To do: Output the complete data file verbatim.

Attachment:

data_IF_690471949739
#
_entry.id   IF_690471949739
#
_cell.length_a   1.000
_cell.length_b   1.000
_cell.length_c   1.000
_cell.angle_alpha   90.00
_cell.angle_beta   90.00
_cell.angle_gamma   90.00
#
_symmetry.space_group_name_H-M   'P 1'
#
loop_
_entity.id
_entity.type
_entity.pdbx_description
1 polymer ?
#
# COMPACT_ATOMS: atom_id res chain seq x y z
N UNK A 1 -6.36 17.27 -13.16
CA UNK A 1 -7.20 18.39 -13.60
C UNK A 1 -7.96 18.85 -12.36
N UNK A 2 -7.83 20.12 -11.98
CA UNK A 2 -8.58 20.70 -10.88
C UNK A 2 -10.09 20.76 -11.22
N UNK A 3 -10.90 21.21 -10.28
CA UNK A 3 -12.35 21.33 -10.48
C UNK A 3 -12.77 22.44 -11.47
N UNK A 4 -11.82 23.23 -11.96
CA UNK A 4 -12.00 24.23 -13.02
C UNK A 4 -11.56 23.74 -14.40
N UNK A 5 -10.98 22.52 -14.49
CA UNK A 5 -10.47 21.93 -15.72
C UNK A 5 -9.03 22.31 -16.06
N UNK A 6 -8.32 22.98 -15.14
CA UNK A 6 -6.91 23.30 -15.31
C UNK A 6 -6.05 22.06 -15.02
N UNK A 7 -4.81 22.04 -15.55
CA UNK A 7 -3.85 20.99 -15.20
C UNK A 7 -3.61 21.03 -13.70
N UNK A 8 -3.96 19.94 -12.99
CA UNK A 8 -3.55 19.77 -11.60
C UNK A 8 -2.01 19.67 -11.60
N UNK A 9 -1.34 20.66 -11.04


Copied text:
data_IF_690471949739
#
_entry.id   IF_690471949739
#
_cell.length_a   1.000
_cell.length_b   1.000
_cell.length_c   1.000
_cell.angle_alpha   90.00
_cell.angle_beta   90.00
_cell.angle_gamma   90.00
#
_symmetry.space_group_name_H-M   'P 1'
#
loop_
_entity.id
_entity.type
_entity.pdbx_description
1 polymer ?
#
# COMPACT_ATOMS: atom_id res chain seq x y z
N UNK A 1 -6.36 17.27 -13.16
CA UNK A 1 -7.20 18.39 -13.60
C UNK A 1 -7.96 18.85 -12.36
N UNK A 2 -7.83 20.12 -11.98
CA UNK A 2 -8.58 20.70 -10.88
C UNK A 2 -10.09 20.76 -11.22
N UNK A 3 -10.90 21.21 -10.28
CA UNK A 3 -12.35 21.33 -10.48
C UNK A 3 -12.77 22.44 -11.47
N UNK A 4 -11.82 23.23 -11.96
CA UNK A 4 -12.00 24.23 -13.02
C UNK A 4 -11.56 23.74 -14.40
N UNK A 5 -10.98 22.52 -14.49
CA UNK A 5 -10.47 21.93 -15.72
C UNK A 5 -9.03 22.31 -16.06
N UNK A 6 -8.32 22.98 -15.14
CA UNK A 6 -6.91 23.30 -15.31
C UNK A 6 -6.05 22.06 -15.02
N UNK A 7 -4.81 22.04 -15.55
CA UNK A 7 -3.85 20.99 -15.20
C UNK A 7 -3.61 21.03 -13.70
N UNK A 8 -3.96 19.94 -12.99
CA UNK A 8 -3.55 19.77 -11.60
C UNK A 8 -2.01 19.67 -11.60
N UNK A 9 -1.34 20.66 -11.04